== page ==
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November 27, 2006

Identifying the Right Game for the Content

Games can sometimes be the perfect solution for an orientation or instruction session.

Often times at the University of Minnesota Libraries the goal for our 20 or 40 minutes as part of first year orientation isn’t to cram as much information as we can into those precious minutes – instead, our goal is to leave the students thinking that the library sounds like a great place to be and a great resource to have. If we get that far, we're pretty happy. What better way to do that than a game?

One of the training companies best known for developing instructional games is the Thiagi Group. They have some useful instructional design tips on the web that may be helpful to you. I've included library examples where it makes sense.

First, decide to which of these three domains your learning content belongs:

1. Facts and Information

A fact is a simple bit of knowledge or information. It is usually in the form of a statement that specifies a relationship between two or more objects, actions, or events:

- AND is a Boolean operator.
- An article index is where you can look to find articles on your topic.

Facts are mostly related to other facts and other types of knowledge.

2. Concepts

A concept is a set of objects, events, actions, characteristics, or ideas that share critical attributes and belong to a specific class that is identified by a common label.

- Controlled Vocabulary
- Citation Styles

For every concept, you should be able to provide multiple examples. (If you cannot, you are probably dealing with a fact.)

3. Procedures and Processes

A procedure is a step-by-step skill that is performed essentially the same way each time.

- Finding a book with a known title
- Identifying who is citing a seminal article in your field

A process is a sequential flow of events.
- Responding to a digital reference question
- Designing workshop handouts

What kind of game might you design for each type of learning content?

1. Information and Facts

- CHOICES with multiple choice questions
- TIC TAC with questions resulted to different subtopics
- HANGMAN (multiple question) with fact recall questions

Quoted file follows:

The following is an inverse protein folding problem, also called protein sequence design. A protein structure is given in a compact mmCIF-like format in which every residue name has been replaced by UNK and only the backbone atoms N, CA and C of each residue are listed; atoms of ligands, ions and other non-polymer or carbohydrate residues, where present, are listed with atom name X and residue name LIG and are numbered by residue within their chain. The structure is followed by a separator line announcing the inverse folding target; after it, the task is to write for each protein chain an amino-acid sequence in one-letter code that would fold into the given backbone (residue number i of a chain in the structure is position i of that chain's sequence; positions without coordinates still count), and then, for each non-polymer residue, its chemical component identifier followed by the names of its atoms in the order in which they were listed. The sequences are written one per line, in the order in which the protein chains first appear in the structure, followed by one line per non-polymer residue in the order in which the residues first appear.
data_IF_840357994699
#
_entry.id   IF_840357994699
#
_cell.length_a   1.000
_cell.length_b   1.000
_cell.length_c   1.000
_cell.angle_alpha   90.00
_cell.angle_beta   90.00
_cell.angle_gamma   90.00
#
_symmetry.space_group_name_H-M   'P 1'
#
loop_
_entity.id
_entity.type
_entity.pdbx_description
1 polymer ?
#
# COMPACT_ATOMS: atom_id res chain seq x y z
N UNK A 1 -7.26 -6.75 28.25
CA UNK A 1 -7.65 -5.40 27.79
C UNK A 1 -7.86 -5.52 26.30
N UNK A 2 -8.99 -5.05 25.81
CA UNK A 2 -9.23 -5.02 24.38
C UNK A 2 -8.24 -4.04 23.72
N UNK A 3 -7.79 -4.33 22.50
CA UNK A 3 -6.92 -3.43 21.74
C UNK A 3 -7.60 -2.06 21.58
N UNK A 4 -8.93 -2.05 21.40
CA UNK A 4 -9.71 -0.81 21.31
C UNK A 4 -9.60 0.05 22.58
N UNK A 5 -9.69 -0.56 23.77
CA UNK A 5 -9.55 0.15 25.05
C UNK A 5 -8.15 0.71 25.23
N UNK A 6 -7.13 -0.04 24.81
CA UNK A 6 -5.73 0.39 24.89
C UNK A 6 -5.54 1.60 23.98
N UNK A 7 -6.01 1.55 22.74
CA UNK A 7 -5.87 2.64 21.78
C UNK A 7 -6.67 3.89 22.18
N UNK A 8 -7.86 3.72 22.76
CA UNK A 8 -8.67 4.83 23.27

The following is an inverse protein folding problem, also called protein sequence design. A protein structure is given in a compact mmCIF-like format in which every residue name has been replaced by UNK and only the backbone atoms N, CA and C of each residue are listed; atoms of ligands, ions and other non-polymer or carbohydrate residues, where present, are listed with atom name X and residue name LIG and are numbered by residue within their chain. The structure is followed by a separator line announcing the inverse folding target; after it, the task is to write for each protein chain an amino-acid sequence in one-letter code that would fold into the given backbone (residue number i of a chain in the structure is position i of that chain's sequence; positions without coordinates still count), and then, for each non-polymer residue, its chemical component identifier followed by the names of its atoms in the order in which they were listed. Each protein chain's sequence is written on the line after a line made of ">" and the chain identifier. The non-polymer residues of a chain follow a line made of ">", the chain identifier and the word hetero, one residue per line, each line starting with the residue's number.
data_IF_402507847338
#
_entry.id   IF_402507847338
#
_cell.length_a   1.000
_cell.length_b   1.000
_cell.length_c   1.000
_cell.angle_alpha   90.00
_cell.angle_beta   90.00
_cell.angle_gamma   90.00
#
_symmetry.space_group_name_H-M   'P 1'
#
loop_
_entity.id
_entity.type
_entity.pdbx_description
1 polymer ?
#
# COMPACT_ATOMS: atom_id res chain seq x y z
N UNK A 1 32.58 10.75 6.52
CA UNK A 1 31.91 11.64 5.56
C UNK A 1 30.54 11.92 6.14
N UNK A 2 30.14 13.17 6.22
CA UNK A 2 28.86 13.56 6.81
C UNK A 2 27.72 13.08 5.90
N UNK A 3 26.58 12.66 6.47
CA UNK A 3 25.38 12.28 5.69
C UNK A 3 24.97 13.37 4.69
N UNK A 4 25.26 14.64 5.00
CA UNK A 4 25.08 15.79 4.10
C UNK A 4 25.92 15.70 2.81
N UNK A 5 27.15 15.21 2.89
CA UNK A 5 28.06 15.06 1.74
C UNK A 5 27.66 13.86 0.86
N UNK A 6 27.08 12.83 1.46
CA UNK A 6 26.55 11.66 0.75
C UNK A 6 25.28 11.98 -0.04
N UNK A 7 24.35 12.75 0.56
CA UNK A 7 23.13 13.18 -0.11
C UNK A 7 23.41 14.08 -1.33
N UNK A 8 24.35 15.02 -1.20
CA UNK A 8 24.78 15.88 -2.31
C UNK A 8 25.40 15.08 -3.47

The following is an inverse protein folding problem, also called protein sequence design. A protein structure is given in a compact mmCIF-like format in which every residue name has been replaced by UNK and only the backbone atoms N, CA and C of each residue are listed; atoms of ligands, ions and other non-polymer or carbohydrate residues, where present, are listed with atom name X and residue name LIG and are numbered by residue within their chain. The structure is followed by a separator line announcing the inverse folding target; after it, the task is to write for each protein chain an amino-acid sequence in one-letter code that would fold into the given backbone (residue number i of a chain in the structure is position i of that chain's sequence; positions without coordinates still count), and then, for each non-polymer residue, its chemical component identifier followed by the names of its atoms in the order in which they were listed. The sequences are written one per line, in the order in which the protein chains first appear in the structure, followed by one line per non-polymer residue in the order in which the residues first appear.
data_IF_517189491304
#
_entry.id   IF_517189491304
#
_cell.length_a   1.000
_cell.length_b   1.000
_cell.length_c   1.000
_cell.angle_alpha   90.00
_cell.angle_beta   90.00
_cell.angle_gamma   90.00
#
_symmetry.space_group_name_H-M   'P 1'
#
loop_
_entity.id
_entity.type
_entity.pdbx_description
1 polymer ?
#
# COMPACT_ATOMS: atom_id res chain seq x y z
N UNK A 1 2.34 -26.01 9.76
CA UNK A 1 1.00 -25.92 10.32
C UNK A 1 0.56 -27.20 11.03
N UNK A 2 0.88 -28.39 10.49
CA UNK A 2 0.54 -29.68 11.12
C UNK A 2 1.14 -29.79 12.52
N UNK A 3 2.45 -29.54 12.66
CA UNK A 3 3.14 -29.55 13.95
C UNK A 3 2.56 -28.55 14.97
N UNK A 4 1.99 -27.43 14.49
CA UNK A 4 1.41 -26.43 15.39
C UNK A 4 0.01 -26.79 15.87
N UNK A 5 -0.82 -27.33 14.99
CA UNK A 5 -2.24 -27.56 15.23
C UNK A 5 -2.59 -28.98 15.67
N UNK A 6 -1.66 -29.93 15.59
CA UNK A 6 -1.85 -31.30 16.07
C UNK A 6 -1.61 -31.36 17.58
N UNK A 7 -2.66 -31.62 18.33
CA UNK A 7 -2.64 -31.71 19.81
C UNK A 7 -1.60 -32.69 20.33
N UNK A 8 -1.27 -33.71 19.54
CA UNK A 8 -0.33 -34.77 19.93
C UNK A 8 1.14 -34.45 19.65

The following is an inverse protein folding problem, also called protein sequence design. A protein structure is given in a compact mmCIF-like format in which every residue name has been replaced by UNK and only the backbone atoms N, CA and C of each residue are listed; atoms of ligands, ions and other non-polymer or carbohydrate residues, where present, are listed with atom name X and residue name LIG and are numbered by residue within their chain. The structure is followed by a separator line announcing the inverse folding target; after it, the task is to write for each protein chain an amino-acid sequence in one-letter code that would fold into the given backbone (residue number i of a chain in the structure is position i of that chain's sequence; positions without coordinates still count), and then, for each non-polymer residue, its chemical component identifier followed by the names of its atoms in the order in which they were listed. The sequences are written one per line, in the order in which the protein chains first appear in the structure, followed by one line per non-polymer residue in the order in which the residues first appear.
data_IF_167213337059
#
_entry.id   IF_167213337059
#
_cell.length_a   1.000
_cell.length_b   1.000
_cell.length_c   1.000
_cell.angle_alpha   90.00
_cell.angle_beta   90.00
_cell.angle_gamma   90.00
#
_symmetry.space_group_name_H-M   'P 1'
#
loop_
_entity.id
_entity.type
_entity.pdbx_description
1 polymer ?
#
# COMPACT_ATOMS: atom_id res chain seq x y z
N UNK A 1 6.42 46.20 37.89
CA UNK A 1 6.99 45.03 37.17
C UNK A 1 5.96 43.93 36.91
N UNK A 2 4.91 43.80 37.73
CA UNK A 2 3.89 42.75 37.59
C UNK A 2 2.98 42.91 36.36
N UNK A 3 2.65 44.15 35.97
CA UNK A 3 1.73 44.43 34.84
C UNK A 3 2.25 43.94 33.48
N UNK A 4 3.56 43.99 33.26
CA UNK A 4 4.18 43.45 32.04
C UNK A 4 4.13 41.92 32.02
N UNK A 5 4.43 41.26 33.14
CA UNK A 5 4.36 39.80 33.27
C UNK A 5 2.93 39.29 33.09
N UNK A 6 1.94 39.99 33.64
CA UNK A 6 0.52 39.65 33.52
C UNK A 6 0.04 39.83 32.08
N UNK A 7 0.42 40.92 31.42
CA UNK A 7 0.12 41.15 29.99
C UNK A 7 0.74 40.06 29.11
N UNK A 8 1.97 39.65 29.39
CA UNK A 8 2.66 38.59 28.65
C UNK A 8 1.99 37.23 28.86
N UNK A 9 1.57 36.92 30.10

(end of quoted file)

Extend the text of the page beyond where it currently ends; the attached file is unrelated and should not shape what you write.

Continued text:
- CATEGORIZE (True or False) with statements to be classified as true or false

2. Concepts

- CATEGORIZE (categories) with different related concept labels and examples to be classified.
- HANGMAN (single question) that requires recall of examples
- TIC TAC with questions classified according to different concepts.
- CHOICES with questions related to critical and irrelevant features of a concept.

3. Procedures and Processes

- SEQUENCE for arranging steps, stages, or phases in the right order.
- CATEGORIZES (categories) to classify items (inputs, activities, standards, outputs) according to the step (or stage or phase) associated with them.
- HANGMAN (single question) for recalling items associated with different steps (or stages or phases)
- TIC TAC with questions related to different steps (or stages or phases)

From http://thiagi.com/wgs-instructionalDesignTips.html

November 13, 2006

Tips for Instructional Designers

The best train-the-trainer training I've experienced was done by a company called Langevin Learning Services. I hope you'll find their "tips for instructional designers" to be helpful:

Performance-Based Focus
1. Base the content on the learners’ job tasks.
2. Break tasks down into step-by-step “how to? instructions.
3. Minimize “nice-to-know? information.
4. Target content to the experience level of the learners.
5. Design exercises that simulate the job tasks.
6. Design activities that will help learners transfer the skills learned to their job.
7. Design course materials to be job aids.
8. Build principles of adult learning into the course.
9. Structure the course content according to how the job is performed.
10. Spend about 1/3 of the course time on the presentation of content.
11. Allow about 2/3 of the course time for application (i.e. practice) and feedback.
12. Validate the course with a representative sample of the learner population.

Go to the pdf version here.